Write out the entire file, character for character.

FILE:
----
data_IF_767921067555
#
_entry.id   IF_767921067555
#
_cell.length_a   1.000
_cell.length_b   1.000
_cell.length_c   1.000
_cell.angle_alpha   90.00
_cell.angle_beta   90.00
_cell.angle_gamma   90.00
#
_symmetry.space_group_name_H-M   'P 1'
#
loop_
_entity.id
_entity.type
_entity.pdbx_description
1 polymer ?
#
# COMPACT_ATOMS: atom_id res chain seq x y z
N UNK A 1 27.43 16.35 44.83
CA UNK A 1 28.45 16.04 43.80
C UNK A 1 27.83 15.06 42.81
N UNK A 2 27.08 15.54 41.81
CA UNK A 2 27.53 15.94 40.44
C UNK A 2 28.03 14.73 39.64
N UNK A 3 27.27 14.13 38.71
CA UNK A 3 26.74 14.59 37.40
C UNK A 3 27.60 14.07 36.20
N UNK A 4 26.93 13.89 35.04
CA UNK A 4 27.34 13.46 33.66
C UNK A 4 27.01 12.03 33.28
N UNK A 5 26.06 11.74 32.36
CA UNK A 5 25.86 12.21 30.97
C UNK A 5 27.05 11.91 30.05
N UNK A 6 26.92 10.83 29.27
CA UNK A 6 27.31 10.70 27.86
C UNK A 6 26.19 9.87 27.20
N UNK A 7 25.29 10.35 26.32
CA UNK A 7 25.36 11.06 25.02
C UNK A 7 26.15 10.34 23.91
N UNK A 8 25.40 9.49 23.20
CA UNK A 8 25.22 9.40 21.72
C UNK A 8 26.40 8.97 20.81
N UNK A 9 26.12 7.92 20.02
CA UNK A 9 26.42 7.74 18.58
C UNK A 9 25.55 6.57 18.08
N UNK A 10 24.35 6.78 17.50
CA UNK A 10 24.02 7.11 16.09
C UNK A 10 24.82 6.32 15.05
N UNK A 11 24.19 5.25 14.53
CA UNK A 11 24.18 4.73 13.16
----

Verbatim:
data_IF_767921067555
#
_entry.id   IF_767921067555
#
_cell.length_a   1.000
_cell.length_b   1.000
_cell.length_c   1.000
_cell.angle_alpha   90.00
_cell.angle_beta   90.00
_cell.angle_gamma   90.00
#
_symmetry.space_group_name_H-M   'P 1'
#
loop_
_entity.id
_entity.type
_entity.pdbx_description
1 polymer ?
#
# COMPACT_ATOMS: atom_id res chain seq x y z
N UNK A 1 27.43 16.35 44.83
CA UNK A 1 28.45 16.04 43.80
C UNK A 1 27.83 15.06 42.81
N UNK A 2 27.08 15.54 41.81
CA UNK A 2 27.53 15.94 40.44
C UNK A 2 28.03 14.73 39.64
N UNK A 3 27.27 14.13 38.71
CA UNK A 3 26.74 14.59 37.40
C UNK A 3 27.60 14.07 36.20
N UNK A 4 26.93 13.89 35.04
CA UNK A 4 27.34 13.46 33.66
C UNK A 4 27.01 12.03 33.28
N UNK A 5 26.06 11.74 32.36
CA UNK A 5 25.86 12.21 30.97
C UNK A 5 27.05 11.91 30.05
N UNK A 6 26.92 10.83 29.27
CA UNK A 6 27.31 10.70 27.86
C UNK A 6 26.19 9.87 27.20
N UNK A 7 25.29 10.35 26.32
CA UNK A 7 25.36 11.06 25.02
C UNK A 7 26.15 10.34 23.91
N UNK A 8 25.40 9.49 23.20
CA UNK A 8 25.22 9.40 21.72
C UNK A 8 26.40 8.97 20.81
N UNK A 9 26.12 7.92 20.02
CA UNK A 9 26.42 7.74 18.58
C UNK A 9 25.55 6.57 18.08
N UNK A 10 24.35 6.78 17.50
CA UNK A 10 24.02 7.11 16.09
C UNK A 10 24.82 6.32 15.05
N UNK A 11 24.19 5.25 14.53
CA UNK A 11 24.18 4.73 13.16